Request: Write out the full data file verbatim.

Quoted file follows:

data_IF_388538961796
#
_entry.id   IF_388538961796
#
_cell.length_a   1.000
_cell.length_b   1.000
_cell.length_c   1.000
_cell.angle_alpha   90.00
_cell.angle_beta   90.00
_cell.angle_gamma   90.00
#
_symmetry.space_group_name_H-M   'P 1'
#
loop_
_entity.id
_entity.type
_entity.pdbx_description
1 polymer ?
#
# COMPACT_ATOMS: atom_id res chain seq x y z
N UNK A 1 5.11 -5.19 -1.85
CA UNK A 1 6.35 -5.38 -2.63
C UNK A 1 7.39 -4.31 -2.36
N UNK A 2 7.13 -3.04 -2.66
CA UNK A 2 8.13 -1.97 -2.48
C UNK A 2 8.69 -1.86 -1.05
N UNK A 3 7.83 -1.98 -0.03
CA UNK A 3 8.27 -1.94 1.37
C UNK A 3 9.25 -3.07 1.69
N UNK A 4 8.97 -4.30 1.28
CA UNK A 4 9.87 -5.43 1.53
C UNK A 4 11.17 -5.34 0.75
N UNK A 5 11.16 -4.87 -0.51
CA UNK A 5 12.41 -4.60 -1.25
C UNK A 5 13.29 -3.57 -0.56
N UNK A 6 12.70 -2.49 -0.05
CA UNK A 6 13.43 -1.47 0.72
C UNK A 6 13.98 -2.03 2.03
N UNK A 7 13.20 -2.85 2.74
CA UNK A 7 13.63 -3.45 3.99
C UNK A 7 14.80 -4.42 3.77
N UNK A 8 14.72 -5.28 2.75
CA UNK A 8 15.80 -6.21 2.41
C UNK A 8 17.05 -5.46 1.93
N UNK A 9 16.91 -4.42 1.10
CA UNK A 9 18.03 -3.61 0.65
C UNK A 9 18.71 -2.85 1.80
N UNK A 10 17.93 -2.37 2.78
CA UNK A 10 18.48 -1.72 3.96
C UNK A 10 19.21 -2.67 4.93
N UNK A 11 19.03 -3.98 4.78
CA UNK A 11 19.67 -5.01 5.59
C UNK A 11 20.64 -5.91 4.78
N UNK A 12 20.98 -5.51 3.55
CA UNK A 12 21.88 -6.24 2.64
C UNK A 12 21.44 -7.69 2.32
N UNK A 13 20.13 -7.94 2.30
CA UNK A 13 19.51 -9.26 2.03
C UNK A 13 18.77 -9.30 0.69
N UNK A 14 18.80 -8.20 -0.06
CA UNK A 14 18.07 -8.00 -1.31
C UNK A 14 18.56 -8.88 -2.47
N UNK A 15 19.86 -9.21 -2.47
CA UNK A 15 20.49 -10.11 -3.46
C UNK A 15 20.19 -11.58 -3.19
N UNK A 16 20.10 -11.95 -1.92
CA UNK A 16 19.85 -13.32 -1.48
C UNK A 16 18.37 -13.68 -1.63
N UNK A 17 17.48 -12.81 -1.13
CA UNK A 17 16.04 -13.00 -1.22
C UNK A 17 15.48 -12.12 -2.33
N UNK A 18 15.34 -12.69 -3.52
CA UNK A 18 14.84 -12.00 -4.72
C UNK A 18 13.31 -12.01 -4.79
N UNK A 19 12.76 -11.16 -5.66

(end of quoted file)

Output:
data_IF_388538961796
#
_entry.id   IF_388538961796
#
_cell.length_a   1.000
_cell.length_b   1.000
_cell.length_c   1.000
_cell.angle_alpha   90.00
_cell.angle_beta   90.00
_cell.angle_gamma   90.00
#
_symmetry.space_group_name_H-M   'P 1'
#
loop_
_entity.id
_entity.type
_entity.pdbx_description
1 polymer ?
#
# COMPACT_ATOMS: atom_id res chain seq x y z
N UNK A 1 5.11 -5.19 -1.85
CA UNK A 1 6.35 -5.38 -2.63
C UNK A 1 7.39 -4.31 -2.36
N UNK A 2 7.13 -3.04 -2.66
CA UNK A 2 8.13 -1.97 -2.48
C UNK A 2 8.69 -1.86 -1.05
N UNK A 3 7.83 -1.98 -0.03
CA UNK A 3 8.27 -1.94 1.37
C UNK A 3 9.25 -3.07 1.69
N UNK A 4 8.97 -4.30 1.28
CA UNK A 4 9.87 -5.43 1.53
C UNK A 4 11.17 -5.34 0.75
N UNK A 5 11.16 -4.87 -0.51
CA UNK A 5 12.41 -4.60 -1.25
C UNK A 5 13.29 -3.57 -0.56
N UNK A 6 12.70 -2.49 -0.05
CA UNK A 6 13.43 -1.47 0.72
C UNK A 6 13.98 -2.03 2.03
N UNK A 7 13.20 -2.85 2.74
CA UNK A 7 13.63 -3.45 3.99
C UNK A 7 14.80 -4.42 3.77
N UNK A 8 14.72 -5.28 2.75
CA UNK A 8 15.80 -6.21 2.41
C UNK A 8 17.05 -5.46 1.93
N UNK A 9 16.91 -4.42 1.10
CA UNK A 9 18.03 -3.61 0.65
C UNK A 9 18.71 -2.85 1.80
N UNK A 10 17.93 -2.37 2.78
CA UNK A 10 18.48 -1.72 3.96
C UNK A 10 19.21 -2.67 4.93
N UNK A 11 19.03 -3.98 4.78
CA UNK A 11 19.67 -5.01 5.59
C UNK A 11 20.64 -5.91 4.78
N UNK A 12 20.98 -5.51 3.55
CA UNK A 12 21.88 -6.24 2.64
C UNK A 12 21.44 -7.69 2.32
N UNK A 13 20.13 -7.94 2.30
CA UNK A 13 19.51 -9.26 2.03
C UNK A 13 18.77 -9.30 0.69
N UNK A 14 18.80 -8.20 -0.06
CA UNK A 14 18.07 -8.00 -1.31
C UNK A 14 18.56 -8.88 -2.47
N UNK A 15 19.86 -9.21 -2.47
CA UNK A 15 20.49 -10.11 -3.46
C UNK A 15 20.19 -11.58 -3.19
N UNK A 16 20.10 -11.95 -1.92
CA UNK A 16 19.85 -13.32 -1.48
C UNK A 16 18.37 -13.68 -1.63
N UNK A 17 17.48 -12.81 -1.13
CA UNK A 17 16.04 -13.00 -1.22
C UNK A 17 15.48 -12.12 -2.33
N UNK A 18 15.34 -12.69 -3.52
CA UNK A 18 14.84 -12.00 -4.72
C UNK A 18 13.31 -12.01 -4.79
N UNK A 19 12.76 -11.16 -5.66